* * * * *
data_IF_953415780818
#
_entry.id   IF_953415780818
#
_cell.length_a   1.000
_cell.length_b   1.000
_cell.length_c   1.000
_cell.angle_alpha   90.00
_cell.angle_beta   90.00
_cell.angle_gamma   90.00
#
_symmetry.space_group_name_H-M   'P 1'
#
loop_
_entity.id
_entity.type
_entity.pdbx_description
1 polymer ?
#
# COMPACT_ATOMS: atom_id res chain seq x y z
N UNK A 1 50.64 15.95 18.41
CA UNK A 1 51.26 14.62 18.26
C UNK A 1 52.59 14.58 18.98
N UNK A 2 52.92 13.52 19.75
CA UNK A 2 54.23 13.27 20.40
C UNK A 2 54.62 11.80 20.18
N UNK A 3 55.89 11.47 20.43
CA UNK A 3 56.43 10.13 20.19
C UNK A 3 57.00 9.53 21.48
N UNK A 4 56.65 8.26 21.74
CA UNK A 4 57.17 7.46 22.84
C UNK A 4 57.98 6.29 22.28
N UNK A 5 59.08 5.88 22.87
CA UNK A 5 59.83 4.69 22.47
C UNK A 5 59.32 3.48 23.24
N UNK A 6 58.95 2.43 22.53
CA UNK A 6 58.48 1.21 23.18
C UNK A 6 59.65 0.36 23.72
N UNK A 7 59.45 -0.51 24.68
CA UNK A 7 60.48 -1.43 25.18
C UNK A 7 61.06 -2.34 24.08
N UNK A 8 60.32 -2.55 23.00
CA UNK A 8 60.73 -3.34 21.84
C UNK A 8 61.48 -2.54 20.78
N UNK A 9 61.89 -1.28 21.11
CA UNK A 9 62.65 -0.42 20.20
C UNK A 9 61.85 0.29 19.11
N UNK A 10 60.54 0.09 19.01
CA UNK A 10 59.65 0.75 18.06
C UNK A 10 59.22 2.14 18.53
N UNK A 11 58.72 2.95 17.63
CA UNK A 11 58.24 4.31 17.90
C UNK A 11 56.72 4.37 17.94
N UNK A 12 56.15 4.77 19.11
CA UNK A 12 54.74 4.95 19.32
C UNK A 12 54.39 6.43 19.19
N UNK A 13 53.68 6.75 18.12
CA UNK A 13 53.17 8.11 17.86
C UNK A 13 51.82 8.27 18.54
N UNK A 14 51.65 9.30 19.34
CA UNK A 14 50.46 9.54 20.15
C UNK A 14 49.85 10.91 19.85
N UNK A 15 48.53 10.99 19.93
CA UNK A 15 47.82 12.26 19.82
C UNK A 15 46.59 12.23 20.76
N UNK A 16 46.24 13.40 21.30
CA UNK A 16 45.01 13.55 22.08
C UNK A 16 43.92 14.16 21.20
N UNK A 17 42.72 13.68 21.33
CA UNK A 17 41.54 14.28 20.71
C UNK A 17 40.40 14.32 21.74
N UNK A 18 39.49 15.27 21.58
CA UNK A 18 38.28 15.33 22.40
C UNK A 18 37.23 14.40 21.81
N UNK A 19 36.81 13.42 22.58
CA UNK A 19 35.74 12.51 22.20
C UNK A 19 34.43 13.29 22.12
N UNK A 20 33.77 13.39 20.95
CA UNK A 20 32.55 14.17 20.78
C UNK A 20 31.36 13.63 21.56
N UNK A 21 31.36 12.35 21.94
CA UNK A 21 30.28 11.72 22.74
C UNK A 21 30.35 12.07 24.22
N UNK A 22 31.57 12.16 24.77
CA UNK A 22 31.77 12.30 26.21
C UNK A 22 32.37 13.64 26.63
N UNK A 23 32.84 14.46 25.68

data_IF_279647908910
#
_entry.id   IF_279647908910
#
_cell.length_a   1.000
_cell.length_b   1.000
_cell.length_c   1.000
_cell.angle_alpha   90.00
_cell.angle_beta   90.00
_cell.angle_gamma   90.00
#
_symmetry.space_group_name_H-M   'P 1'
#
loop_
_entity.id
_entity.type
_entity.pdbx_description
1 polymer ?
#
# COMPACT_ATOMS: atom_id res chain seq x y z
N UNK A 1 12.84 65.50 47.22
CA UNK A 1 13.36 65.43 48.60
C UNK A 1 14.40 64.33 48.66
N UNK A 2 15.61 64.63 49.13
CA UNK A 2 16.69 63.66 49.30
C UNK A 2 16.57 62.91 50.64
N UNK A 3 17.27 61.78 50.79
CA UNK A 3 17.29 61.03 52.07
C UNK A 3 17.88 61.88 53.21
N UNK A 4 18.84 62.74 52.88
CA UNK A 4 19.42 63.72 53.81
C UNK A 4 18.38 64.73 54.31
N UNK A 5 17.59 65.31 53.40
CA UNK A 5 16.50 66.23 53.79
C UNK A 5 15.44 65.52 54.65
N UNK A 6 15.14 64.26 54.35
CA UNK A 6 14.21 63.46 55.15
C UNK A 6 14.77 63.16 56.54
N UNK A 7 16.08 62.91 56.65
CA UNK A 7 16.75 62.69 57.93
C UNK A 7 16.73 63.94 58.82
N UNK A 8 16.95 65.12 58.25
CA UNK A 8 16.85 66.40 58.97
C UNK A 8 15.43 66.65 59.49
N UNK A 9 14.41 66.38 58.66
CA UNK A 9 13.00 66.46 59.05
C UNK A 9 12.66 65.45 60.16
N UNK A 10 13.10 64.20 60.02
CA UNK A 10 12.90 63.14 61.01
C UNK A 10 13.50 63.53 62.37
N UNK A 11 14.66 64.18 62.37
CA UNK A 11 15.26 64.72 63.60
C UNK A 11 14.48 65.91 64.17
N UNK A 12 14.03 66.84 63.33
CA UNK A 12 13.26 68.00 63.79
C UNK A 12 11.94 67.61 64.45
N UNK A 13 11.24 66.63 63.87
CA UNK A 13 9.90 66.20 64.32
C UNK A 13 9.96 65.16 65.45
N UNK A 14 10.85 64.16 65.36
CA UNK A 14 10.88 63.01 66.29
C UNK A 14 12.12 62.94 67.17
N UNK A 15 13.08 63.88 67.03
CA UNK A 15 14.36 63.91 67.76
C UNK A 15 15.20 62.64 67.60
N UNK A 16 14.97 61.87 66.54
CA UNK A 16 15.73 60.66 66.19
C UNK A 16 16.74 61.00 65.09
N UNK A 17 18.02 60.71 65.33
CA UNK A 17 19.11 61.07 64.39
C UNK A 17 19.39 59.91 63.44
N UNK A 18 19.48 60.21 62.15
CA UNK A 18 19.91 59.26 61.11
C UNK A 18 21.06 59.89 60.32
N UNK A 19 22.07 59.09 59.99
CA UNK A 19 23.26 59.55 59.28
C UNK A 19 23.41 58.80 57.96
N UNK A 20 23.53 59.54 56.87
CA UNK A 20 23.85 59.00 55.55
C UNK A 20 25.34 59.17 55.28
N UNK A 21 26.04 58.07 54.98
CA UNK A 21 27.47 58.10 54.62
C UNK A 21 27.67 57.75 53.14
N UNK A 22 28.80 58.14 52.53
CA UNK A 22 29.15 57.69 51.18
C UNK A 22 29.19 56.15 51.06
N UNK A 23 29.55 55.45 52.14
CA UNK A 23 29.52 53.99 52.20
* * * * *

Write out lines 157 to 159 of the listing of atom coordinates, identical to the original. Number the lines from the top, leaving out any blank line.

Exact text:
CA UNK A 17 19.11 61.07 64.39
C UNK A 17 19.39 59.91 63.44
N UNK A 18 19.48 60.21 62.15